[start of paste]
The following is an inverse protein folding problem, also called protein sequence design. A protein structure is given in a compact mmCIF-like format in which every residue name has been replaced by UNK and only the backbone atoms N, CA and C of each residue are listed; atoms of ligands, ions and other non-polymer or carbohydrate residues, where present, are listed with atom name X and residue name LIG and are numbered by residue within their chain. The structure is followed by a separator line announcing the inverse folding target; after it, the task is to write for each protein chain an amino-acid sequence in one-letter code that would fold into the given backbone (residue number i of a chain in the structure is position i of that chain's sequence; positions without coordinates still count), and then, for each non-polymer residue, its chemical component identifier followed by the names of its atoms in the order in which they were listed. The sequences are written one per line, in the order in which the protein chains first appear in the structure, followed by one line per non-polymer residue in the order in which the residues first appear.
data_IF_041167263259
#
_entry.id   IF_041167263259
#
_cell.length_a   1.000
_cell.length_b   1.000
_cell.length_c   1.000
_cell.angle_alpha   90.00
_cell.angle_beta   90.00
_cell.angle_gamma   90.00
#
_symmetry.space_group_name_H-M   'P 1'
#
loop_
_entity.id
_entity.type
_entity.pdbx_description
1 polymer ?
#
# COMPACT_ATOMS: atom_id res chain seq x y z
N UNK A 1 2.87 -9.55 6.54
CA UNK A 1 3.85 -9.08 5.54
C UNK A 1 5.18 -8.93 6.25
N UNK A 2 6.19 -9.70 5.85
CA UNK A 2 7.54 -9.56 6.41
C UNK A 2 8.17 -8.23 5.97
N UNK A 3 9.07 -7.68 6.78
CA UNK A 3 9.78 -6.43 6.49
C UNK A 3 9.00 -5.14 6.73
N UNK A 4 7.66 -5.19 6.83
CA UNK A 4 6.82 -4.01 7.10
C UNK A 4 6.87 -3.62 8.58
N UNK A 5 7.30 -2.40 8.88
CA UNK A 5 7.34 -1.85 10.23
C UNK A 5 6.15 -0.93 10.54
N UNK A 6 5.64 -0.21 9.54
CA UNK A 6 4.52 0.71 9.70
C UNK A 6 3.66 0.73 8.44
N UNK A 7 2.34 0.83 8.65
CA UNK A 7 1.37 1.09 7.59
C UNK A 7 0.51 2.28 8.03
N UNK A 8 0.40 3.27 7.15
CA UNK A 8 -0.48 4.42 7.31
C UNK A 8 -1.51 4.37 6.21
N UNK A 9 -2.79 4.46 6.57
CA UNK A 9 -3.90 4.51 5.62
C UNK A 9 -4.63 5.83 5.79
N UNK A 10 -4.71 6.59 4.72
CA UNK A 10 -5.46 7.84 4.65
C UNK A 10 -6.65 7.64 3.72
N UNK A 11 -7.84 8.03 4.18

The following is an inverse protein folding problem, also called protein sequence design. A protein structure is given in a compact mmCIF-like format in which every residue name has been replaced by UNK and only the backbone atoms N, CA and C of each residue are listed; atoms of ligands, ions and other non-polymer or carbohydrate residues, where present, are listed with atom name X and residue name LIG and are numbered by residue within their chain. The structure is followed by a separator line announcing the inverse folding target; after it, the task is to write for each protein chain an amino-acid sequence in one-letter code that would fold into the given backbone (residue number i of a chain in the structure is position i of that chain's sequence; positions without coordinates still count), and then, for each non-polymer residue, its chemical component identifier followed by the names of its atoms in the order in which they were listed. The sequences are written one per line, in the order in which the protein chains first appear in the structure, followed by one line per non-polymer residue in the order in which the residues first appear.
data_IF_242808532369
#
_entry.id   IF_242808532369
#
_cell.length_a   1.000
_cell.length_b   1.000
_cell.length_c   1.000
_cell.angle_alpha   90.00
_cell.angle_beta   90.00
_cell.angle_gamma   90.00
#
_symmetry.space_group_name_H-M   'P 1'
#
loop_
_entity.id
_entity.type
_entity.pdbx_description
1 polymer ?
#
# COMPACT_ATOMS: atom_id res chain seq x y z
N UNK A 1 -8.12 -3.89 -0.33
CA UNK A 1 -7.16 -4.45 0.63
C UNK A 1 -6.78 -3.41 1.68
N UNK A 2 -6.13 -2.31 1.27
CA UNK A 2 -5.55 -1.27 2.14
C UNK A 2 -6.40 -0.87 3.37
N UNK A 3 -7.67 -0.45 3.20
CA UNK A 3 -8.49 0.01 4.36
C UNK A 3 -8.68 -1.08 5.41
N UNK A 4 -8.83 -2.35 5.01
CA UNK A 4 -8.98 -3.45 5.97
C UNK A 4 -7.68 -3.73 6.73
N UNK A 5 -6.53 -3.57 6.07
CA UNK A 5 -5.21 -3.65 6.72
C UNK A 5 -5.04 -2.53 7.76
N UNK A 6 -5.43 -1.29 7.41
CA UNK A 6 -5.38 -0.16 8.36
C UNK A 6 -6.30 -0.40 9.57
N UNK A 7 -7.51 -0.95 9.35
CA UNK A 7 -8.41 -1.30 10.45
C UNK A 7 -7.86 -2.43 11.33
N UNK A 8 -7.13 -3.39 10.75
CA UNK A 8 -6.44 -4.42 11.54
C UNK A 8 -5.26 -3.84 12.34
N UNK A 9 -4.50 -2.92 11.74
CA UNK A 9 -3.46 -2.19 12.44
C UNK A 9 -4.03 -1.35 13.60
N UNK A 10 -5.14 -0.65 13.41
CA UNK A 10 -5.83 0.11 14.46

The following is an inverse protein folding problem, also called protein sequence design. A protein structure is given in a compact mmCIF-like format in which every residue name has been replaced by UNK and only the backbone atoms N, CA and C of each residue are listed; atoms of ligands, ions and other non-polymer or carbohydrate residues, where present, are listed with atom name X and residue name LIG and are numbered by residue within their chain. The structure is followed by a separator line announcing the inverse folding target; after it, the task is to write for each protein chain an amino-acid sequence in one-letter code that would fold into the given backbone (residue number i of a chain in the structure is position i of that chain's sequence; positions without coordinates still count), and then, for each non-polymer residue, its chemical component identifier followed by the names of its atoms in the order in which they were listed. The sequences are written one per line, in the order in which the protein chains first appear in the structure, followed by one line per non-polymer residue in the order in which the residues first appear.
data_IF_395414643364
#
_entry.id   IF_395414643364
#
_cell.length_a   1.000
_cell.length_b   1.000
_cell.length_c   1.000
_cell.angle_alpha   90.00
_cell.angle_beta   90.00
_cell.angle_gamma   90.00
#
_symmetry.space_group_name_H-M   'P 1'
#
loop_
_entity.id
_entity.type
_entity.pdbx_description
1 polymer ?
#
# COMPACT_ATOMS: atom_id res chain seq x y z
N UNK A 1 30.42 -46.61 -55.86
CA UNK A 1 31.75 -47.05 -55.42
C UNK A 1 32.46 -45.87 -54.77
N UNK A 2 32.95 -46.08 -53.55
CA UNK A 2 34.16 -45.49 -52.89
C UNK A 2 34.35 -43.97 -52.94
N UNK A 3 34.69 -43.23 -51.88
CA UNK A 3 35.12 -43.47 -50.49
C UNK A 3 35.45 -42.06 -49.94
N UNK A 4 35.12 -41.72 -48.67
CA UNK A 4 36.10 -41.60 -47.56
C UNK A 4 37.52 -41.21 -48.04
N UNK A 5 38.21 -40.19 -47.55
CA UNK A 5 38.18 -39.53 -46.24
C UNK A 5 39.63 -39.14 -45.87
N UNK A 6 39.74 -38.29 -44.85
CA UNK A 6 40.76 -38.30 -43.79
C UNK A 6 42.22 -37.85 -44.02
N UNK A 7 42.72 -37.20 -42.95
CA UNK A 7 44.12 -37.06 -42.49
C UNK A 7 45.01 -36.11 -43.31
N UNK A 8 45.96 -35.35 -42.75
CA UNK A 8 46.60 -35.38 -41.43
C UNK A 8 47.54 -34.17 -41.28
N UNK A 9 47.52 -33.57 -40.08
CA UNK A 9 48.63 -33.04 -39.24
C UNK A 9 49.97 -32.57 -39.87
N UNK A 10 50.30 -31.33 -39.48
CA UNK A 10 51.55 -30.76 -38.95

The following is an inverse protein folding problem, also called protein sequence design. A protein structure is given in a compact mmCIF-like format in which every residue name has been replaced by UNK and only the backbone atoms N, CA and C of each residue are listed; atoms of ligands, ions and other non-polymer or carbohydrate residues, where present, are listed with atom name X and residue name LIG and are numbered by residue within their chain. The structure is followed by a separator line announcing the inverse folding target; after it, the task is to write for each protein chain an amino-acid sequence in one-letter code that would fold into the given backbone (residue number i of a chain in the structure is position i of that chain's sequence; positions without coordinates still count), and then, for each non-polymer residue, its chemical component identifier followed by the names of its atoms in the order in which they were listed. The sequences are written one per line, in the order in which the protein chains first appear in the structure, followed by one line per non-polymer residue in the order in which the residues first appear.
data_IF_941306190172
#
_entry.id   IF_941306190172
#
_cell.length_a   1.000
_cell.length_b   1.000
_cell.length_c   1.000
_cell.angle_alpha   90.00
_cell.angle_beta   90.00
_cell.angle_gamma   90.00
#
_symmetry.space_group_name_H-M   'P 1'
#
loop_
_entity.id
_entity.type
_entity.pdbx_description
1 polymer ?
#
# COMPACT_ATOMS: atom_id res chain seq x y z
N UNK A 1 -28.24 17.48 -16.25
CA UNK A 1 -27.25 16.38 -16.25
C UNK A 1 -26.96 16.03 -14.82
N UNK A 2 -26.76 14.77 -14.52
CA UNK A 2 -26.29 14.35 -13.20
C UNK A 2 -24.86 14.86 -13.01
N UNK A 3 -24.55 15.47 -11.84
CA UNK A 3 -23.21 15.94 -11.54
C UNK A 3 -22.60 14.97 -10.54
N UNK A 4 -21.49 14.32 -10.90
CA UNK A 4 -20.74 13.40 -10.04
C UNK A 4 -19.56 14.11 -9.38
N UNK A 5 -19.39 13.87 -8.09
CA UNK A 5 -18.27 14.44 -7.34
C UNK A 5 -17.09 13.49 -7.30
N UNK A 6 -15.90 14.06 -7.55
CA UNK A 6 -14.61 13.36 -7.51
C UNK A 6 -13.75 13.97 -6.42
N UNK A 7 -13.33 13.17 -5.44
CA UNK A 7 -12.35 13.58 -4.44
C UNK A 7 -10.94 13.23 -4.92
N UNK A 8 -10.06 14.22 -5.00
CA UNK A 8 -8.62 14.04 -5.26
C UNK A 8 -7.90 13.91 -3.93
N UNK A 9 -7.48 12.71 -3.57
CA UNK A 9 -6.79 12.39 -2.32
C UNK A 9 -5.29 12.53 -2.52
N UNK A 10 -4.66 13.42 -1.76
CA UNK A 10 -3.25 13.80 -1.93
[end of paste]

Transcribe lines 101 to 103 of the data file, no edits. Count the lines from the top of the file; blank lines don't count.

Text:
N UNK A 10 -5.14 -0.65 13.41
CA UNK A 10 -5.83 0.11 14.46

The following is an inverse protein folding problem, also called protein sequence design. A protein structure is given in a compact mmCIF-like format in which every residue name has been replaced by UNK and only the backbone atoms N, CA and C of each residue are listed; atoms of ligands, ions and other non-polymer or carbohydrate residues, where present, are listed with atom name X and residue name LIG and are numbered by residue within their chain. The structure is followed by a separator line announcing the inverse folding target; after it, the task is to write for each protein chain an amino-acid sequence in one-letter code that would fold into the given backbone (residue number i of a chain in the structure is position i of that chain's sequence; positions without coordinates still count), and then, for each non-polymer residue, its chemical component identifier followed by the names of its atoms in the order in which they were listed. The sequences are written one per line, in the order in which the protein chains first appear in the structure, followed by one line per non-polymer residue in the order in which the residues first appear.